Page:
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1. an encompassing structure or membrane.
2. in virology, the outer lipoprotein coat of a large virus, surrounding the capsid and usually furnished, at least partially, by the host cell. Called also peplos.
3. in bacteriology, the cell wall and the plasma membrane considered together.
nuclear envelope the condensed double layer of lipids and proteins enclosing the cell nucleus and separating it from the cytoplasm; its two concentric membranes, inner and outer, are separated by a perinuclear space.
Miller-Keane Encyclopedia and Dictionary of Medicine, Nursing, and Allied Health, Seventh Edition. © 2003 by Saunders, an imprint of Elsevier, Inc. All rights reserved.


The coat or envelope of lipoprotein material that surrounds certain virions.
[G. an outer garment worn by women]
Farlex Partner Medical Dictionary © Farlex 2012


The coat or envelope of lipoprotein material that surrounds certain virions.
[G. an outer garment worn by women]
Medical Dictionary for the Health Professions and Nursing © Farlex 2012
References in periodicals archive ?
The finished products of their weaving, such as the peplos Helen gives to Telemachus, serve as agents of that memory--mnemata.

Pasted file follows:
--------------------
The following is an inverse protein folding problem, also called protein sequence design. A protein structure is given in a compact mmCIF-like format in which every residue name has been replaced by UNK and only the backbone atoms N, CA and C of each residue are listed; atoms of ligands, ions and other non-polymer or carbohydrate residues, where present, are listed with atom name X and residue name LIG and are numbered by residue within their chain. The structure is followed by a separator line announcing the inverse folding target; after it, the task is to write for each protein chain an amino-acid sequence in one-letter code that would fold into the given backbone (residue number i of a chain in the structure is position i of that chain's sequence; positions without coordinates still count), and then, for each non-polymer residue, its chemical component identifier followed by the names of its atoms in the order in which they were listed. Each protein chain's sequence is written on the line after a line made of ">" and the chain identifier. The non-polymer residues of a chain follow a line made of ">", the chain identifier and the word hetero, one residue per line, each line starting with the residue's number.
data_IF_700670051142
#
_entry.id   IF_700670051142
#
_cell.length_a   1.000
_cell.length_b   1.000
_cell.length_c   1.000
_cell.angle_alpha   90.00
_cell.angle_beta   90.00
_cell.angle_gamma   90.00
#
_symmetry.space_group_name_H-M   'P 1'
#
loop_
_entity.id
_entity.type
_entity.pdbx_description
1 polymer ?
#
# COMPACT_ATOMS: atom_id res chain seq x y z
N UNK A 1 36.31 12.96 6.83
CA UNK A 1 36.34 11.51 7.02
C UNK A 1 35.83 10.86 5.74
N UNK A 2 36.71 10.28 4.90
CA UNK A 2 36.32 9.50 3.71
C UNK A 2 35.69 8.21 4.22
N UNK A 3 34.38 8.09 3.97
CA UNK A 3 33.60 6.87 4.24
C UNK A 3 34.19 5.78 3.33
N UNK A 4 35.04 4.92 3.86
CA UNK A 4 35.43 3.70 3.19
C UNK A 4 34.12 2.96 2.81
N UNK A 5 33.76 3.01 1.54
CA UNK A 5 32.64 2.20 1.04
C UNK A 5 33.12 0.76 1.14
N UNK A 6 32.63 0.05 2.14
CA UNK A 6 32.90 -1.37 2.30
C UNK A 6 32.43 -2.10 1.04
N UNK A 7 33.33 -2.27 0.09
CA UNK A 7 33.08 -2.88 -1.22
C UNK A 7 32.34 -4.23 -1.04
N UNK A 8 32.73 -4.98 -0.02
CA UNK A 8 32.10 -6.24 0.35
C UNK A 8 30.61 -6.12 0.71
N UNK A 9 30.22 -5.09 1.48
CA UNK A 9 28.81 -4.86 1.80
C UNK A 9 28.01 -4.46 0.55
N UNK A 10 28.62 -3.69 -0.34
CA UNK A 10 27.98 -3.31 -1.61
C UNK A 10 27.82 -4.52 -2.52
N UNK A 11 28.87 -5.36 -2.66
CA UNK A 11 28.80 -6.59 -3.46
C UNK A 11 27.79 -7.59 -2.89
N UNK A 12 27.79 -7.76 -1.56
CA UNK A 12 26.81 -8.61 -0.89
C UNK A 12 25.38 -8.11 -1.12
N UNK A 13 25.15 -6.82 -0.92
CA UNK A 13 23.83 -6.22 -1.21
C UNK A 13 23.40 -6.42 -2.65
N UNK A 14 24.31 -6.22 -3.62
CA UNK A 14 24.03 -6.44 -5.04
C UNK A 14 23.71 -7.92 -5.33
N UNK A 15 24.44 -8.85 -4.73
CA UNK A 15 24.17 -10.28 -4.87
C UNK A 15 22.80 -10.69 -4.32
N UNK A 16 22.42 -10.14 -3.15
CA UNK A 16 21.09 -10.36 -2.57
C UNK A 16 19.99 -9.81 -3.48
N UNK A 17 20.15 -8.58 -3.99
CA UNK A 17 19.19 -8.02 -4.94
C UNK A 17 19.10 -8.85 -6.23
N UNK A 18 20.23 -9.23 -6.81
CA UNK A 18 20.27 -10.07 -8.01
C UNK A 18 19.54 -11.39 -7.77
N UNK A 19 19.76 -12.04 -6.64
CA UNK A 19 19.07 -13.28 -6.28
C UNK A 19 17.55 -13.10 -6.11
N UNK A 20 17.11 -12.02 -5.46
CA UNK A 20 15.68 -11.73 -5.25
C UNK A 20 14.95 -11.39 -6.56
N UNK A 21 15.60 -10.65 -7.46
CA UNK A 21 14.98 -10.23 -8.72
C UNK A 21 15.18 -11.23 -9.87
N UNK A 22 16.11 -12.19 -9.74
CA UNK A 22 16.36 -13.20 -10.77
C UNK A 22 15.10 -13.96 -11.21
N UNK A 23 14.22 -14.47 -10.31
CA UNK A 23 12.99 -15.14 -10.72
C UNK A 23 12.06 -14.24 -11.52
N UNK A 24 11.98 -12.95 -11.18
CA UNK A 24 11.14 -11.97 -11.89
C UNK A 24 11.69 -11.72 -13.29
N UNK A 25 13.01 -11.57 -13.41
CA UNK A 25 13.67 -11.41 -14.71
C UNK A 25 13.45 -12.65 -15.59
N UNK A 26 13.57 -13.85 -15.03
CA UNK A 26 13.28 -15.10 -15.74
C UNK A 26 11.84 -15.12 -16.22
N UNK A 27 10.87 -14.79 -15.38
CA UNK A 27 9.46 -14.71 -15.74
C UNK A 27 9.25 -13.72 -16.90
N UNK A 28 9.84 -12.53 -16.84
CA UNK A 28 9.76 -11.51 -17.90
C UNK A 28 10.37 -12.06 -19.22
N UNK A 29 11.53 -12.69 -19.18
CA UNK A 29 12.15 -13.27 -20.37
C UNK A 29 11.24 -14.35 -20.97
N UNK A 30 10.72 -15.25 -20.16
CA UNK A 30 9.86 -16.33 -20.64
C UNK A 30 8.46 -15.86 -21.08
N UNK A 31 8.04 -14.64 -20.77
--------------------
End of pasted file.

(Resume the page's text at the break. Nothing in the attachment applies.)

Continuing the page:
The child wears a peplos, a simple woolen garment folded over at the top and fastened at the shoulders.
Using the myth of Herakles' peplos as a parallel, the author argues that Acheloos is represented wearing women's dress in order to counterbalance his excessive masculinity.
Even the so-called Peplos Kore, demure in her choice of robes--the heavy woollen garment known as the peplos, rather than the lighter linen ensemble of chiton (tunic) and himation (shawl)--was richly embellished, and not only on the surface of her dress.
Based upon the Greek peplos, this draped red silk dress was classically simple and totally effective with its soft draperies apparently unstitched, merely caught up with invisible pins.
In the years before the Persian Wars (490-480/79 BC), Athenian men and women had increasingly begun to adopt more luxurious fashions, favouring, for example, a linen chiton (a kind of tunic) over the simpler, woollen one of tradition (the female version of which was called a peplos).
C'est ce qu'etude Francesca Albini ("Family and the Formation of Character"), tandis que Karin Blomqvist, en etudiant les Heroines plutarquiennes "From Olympias to Aretaphila", depasse la traditionnelle et irritante, question du "feminisme" ou de la "misogynie" du moraliste en voyant surtout en lui un representant de valeurs devenues resolument romaines, peintre de femmes qui, "even when dressed in the traditional Greek peplos" (p.
Athena, of course, would never wear an [Greek Text Omitted], but it is striking that this poem never alludes to this well-known sphere of the goddess's technical expertise, but only, indirectly, to her more masculine technological skills.(66) While the statue may, at this stage of the ceremony, be without clothing, we know that in the Athenian ceremony the laundering of Athena's peplos was a very important part of the ritual.